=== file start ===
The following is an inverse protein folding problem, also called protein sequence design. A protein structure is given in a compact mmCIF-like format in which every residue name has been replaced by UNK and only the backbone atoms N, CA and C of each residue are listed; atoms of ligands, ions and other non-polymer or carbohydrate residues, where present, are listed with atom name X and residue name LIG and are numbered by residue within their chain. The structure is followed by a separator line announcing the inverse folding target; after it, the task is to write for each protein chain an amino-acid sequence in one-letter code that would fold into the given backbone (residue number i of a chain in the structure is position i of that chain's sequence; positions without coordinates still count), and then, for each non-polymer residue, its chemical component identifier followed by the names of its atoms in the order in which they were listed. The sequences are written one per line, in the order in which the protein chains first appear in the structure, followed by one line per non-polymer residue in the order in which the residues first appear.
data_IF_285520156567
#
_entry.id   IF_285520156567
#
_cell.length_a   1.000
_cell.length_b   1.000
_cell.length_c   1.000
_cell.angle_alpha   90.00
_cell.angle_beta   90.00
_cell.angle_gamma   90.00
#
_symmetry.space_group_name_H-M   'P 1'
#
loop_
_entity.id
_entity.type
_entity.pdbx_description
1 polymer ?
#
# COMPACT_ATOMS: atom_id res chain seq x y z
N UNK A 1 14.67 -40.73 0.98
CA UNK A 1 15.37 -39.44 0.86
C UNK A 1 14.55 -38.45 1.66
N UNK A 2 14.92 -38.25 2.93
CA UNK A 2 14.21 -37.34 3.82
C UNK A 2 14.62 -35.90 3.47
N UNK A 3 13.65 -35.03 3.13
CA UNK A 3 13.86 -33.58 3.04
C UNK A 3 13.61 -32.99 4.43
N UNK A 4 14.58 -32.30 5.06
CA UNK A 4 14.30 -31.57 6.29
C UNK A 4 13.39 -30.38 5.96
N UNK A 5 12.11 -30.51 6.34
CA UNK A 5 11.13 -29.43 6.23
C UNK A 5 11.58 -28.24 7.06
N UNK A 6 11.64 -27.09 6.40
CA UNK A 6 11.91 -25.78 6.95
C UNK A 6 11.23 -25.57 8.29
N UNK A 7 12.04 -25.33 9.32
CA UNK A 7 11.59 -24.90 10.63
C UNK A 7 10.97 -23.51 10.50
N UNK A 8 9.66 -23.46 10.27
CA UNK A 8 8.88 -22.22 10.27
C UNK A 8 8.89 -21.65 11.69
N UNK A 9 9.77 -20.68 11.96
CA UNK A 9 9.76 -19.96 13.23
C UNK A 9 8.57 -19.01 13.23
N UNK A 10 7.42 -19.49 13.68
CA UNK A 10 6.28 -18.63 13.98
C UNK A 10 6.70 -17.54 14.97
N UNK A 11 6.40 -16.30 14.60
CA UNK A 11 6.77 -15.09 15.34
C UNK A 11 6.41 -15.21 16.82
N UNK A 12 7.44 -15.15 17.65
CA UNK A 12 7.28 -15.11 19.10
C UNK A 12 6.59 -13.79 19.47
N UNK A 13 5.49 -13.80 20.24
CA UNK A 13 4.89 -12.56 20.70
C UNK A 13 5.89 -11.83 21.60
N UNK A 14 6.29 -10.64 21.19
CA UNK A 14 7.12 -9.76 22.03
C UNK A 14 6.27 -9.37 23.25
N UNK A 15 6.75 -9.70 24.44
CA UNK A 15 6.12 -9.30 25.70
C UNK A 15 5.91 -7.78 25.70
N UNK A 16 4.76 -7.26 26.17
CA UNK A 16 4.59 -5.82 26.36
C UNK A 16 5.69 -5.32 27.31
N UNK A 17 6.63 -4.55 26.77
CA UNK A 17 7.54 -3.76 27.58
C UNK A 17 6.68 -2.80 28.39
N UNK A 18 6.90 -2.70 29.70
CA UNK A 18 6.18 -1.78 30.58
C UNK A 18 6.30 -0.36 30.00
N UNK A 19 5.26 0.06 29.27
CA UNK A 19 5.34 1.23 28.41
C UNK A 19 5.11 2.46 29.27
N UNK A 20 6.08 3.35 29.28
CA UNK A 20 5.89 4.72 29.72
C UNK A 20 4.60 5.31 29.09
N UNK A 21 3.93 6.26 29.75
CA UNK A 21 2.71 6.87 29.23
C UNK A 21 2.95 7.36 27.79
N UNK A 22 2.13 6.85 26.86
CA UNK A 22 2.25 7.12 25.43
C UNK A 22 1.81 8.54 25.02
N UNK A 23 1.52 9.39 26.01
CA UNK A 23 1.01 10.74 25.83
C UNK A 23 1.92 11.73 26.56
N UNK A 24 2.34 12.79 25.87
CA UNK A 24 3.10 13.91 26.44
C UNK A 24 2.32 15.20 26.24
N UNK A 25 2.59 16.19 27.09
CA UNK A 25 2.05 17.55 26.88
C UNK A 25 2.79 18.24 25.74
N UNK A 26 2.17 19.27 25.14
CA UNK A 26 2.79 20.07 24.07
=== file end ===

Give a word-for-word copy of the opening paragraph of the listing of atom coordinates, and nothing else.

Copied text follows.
The following is an inverse protein folding problem, also called protein sequence design. A protein structure is given in a compact mmCIF-like format in which every residue name has been replaced by UNK and only the backbone atoms N, CA and C of each residue are listed; atoms of ligands, ions and other non-polymer or carbohydrate residues, where present, are listed with atom name X and residue name LIG and are numbered by residue within their chain. The structure is followed by a separator line announcing the inverse folding target; after it, the task is to write for each protein chain an amino-acid sequence in one-letter code that would fold into the given backbone (residue number i of a chain in the structure is position i of that chain's sequence; positions without coordinates still count), and then, for each non-polymer residue, its chemical component identifier followed by the names of its atoms in the order in which they were listed. The sequences are written one per line, in the order in which the protein chains first appear in the structure, followed by one line per non-polymer residue in the order in which the residues first appear.